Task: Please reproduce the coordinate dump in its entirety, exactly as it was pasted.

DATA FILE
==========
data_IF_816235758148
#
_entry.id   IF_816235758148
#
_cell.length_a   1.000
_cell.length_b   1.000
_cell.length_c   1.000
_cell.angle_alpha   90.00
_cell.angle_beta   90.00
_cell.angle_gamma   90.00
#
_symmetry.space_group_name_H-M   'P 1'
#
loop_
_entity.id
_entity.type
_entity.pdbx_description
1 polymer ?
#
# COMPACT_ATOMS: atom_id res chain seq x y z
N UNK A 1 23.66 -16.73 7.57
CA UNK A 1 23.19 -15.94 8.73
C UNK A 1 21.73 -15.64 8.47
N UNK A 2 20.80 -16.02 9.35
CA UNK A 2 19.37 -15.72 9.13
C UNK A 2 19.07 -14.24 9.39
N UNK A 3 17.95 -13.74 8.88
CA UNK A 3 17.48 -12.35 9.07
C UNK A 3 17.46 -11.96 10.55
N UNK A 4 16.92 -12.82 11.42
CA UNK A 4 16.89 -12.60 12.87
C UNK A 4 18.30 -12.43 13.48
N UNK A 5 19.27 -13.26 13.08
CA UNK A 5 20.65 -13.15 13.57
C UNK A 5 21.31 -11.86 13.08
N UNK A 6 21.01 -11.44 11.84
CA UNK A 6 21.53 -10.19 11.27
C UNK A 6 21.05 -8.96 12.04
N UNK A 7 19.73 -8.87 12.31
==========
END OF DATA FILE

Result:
data_IF_816235758148
#
_entry.id   IF_816235758148
#
_cell.length_a   1.000
_cell.length_b   1.000
_cell.length_c   1.000
_cell.angle_alpha   90.00
_cell.angle_beta   90.00
_cell.angle_gamma   90.00
#
_symmetry.space_group_name_H-M   'P 1'
#
loop_
_entity.id
_entity.type
_entity.pdbx_description
1 polymer ?
#
# COMPACT_ATOMS: atom_id res chain seq x y z
N UNK A 1 23.66 -16.73 7.57
CA UNK A 1 23.19 -15.94 8.73
C UNK A 1 21.73 -15.64 8.47
N UNK A 2 20.80 -16.02 9.35
CA UNK A 2 19.37 -15.72 9.13
C UNK A 2 19.07 -14.24 9.39
N UNK A 3 17.95 -13.74 8.88
CA UNK A 3 17.48 -12.35 9.07
C UNK A 3 17.46 -11.96 10.55
N UNK A 4 16.92 -12.82 11.42
CA UNK A 4 16.89 -12.60 12.87
C UNK A 4 18.30 -12.43 13.48
N UNK A 5 19.27 -13.26 13.08
CA UNK A 5 20.65 -13.15 13.57
C UNK A 5 21.31 -11.86 13.08
N UNK A 6 21.01 -11.44 11.84
CA UNK A 6 21.53 -10.19 11.27
C UNK A 6 21.05 -8.96 12.04
N UNK A 7 19.73 -8.87 12.31